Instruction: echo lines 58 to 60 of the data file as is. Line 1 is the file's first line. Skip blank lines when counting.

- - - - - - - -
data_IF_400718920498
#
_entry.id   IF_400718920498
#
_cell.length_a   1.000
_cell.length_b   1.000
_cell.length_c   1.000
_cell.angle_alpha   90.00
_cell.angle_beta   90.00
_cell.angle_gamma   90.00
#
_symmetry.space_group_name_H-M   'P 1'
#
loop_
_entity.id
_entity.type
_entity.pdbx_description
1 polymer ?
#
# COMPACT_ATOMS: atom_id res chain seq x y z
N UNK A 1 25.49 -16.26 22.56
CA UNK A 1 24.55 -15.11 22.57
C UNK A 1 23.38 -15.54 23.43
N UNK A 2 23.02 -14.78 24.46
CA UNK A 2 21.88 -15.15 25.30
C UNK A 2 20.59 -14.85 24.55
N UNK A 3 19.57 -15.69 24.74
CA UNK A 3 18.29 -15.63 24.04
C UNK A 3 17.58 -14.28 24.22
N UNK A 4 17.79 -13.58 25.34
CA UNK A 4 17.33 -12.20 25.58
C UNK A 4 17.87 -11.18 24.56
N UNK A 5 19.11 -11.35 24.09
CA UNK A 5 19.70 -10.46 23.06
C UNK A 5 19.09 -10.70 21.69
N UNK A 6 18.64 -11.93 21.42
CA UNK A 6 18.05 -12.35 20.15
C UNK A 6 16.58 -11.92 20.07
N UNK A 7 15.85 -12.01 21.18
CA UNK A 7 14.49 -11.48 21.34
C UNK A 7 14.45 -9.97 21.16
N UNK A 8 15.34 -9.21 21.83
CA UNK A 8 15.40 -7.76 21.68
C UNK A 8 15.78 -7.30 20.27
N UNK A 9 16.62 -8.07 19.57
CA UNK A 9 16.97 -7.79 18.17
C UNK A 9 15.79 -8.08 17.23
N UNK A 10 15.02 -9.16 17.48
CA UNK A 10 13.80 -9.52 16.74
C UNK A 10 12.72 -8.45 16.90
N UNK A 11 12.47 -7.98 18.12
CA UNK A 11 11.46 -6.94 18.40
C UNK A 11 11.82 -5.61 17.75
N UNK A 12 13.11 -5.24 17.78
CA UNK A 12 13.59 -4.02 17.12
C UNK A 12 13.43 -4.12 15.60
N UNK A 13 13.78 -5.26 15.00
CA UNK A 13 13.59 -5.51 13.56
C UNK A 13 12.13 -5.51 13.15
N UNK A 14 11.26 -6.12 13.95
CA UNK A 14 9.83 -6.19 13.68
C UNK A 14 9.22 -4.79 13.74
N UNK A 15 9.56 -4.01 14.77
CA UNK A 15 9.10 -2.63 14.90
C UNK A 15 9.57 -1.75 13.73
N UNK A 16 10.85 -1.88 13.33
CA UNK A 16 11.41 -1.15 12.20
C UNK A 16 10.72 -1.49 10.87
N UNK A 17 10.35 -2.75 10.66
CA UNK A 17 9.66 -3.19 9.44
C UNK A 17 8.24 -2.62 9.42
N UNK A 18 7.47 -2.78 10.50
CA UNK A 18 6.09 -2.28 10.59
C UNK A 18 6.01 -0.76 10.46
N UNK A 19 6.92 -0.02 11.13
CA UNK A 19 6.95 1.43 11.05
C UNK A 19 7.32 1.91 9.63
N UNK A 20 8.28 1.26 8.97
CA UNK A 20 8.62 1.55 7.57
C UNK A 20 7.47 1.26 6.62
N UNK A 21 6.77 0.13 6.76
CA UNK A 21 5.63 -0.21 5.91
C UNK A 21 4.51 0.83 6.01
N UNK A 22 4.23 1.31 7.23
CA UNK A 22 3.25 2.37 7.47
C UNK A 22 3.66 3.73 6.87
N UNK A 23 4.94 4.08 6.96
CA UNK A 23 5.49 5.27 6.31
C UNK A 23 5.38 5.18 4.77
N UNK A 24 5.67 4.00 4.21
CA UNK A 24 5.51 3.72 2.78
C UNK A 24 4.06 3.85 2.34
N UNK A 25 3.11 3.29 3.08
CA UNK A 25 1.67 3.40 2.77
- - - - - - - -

CA UNK A 13 13.59 -5.51 13.56
C UNK A 13 12.13 -5.51 13.15
N UNK A 14 11.26 -6.12 13.95